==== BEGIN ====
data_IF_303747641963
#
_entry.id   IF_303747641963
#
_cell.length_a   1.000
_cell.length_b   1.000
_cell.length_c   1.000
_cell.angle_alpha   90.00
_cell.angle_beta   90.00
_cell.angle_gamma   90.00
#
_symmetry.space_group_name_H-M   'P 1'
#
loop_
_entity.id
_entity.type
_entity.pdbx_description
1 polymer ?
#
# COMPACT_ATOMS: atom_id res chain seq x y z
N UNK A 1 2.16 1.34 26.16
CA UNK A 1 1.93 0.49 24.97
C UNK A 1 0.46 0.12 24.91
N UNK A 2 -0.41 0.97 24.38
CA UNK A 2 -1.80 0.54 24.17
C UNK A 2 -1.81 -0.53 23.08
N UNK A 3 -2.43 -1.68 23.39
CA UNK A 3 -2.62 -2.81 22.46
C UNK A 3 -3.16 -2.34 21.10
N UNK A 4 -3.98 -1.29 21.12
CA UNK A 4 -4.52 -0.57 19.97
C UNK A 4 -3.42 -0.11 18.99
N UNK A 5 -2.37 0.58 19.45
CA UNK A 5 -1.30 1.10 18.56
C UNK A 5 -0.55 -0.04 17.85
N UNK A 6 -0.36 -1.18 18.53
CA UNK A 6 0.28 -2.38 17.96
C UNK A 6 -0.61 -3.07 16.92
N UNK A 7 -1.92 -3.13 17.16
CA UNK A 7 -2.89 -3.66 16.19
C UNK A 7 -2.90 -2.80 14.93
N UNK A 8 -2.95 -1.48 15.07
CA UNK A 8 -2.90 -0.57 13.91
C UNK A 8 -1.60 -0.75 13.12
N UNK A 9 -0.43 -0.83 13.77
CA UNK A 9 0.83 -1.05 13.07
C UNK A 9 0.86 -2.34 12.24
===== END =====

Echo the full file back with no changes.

data_IF_303747641963
#
_entry.id   IF_303747641963
#
_cell.length_a   1.000
_cell.length_b   1.000
_cell.length_c   1.000
_cell.angle_alpha   90.00
_cell.angle_beta   90.00
_cell.angle_gamma   90.00
#
_symmetry.space_group_name_H-M   'P 1'
#
loop_
_entity.id
_entity.type
_entity.pdbx_description
1 polymer ?
#
# COMPACT_ATOMS: atom_id res chain seq x y z
N UNK A 1 2.16 1.34 26.16
CA UNK A 1 1.93 0.49 24.97
C UNK A 1 0.46 0.12 24.91
N UNK A 2 -0.41 0.97 24.38
CA UNK A 2 -1.80 0.54 24.17
C UNK A 2 -1.81 -0.53 23.08
N UNK A 3 -2.43 -1.68 23.39
CA UNK A 3 -2.62 -2.81 22.46
C UNK A 3 -3.16 -2.34 21.10
N UNK A 4 -3.98 -1.29 21.12
CA UNK A 4 -4.52 -0.57 19.97
C UNK A 4 -3.42 -0.11 18.99
N UNK A 5 -2.37 0.58 19.45
CA UNK A 5 -1.30 1.10 18.56
C UNK A 5 -0.55 -0.04 17.85
N UNK A 6 -0.36 -1.18 18.53
CA UNK A 6 0.28 -2.38 17.96
C UNK A 6 -0.61 -3.07 16.92
N UNK A 7 -1.92 -3.13 17.16
CA UNK A 7 -2.89 -3.66 16.19
C UNK A 7 -2.90 -2.80 14.93
N UNK A 8 -2.95 -1.48 15.07
CA UNK A 8 -2.90 -0.57 13.91
C UNK A 8 -1.60 -0.75 13.12
N UNK A 9 -0.43 -0.83 13.77
CA UNK A 9 0.83 -1.05 13.07
C UNK A 9 0.86 -2.34 12.24